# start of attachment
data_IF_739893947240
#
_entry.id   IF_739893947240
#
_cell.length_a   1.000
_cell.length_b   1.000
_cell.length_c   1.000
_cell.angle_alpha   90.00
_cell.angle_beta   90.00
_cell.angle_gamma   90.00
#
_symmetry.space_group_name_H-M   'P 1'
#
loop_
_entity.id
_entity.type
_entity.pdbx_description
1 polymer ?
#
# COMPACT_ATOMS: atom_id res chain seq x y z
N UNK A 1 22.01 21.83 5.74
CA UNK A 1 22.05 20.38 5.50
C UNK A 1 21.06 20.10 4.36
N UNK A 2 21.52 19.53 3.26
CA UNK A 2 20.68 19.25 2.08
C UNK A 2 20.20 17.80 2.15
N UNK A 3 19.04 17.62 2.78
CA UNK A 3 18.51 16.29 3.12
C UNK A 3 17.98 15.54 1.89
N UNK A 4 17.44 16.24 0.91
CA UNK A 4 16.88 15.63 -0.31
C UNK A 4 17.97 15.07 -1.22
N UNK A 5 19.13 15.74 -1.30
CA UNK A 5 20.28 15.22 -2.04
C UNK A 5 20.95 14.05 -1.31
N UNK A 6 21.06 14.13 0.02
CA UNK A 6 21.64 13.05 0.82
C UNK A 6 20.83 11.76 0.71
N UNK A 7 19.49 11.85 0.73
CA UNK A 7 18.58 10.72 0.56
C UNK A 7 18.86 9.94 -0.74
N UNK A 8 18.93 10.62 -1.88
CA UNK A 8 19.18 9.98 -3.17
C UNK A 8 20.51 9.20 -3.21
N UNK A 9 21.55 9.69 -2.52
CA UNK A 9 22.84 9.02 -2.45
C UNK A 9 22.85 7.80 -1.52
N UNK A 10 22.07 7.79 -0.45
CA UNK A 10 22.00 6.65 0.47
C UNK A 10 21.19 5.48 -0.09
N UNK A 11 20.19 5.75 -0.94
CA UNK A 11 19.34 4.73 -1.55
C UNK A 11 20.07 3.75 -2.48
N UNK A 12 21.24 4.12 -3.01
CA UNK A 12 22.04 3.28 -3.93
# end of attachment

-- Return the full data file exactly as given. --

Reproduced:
data_IF_739893947240
#
_entry.id   IF_739893947240
#
_cell.length_a   1.000
_cell.length_b   1.000
_cell.length_c   1.000
_cell.angle_alpha   90.00
_cell.angle_beta   90.00
_cell.angle_gamma   90.00
#
_symmetry.space_group_name_H-M   'P 1'
#
loop_
_entity.id
_entity.type
_entity.pdbx_description
1 polymer ?
#
# COMPACT_ATOMS: atom_id res chain seq x y z
N UNK A 1 22.01 21.83 5.74
CA UNK A 1 22.05 20.38 5.50
C UNK A 1 21.06 20.10 4.36
N UNK A 2 21.52 19.53 3.26
CA UNK A 2 20.68 19.25 2.08
C UNK A 2 20.20 17.80 2.15
N UNK A 3 19.04 17.62 2.78
CA UNK A 3 18.51 16.29 3.12
C UNK A 3 17.98 15.54 1.89
N UNK A 4 17.44 16.24 0.91
CA UNK A 4 16.88 15.63 -0.31
C UNK A 4 17.97 15.07 -1.22
N UNK A 5 19.13 15.74 -1.30
CA UNK A 5 20.28 15.22 -2.04
C UNK A 5 20.95 14.05 -1.31
N UNK A 6 21.06 14.13 0.02
CA UNK A 6 21.64 13.05 0.82
C UNK A 6 20.83 11.76 0.71
N UNK A 7 19.49 11.85 0.73
CA UNK A 7 18.58 10.72 0.56
C UNK A 7 18.86 9.94 -0.74
N UNK A 8 18.93 10.62 -1.88
CA UNK A 8 19.18 9.98 -3.17
C UNK A 8 20.51 9.20 -3.21
N UNK A 9 21.55 9.69 -2.52
CA UNK A 9 22.84 9.02 -2.45
C UNK A 9 22.85 7.80 -1.52
N UNK A 10 22.07 7.79 -0.45
CA UNK A 10 22.00 6.65 0.47
C UNK A 10 21.19 5.48 -0.09
N UNK A 11 20.19 5.75 -0.94
CA UNK A 11 19.34 4.73 -1.55
C UNK A 11 20.07 3.75 -2.48
N UNK A 12 21.24 4.12 -3.01
CA UNK A 12 22.04 3.28 -3.93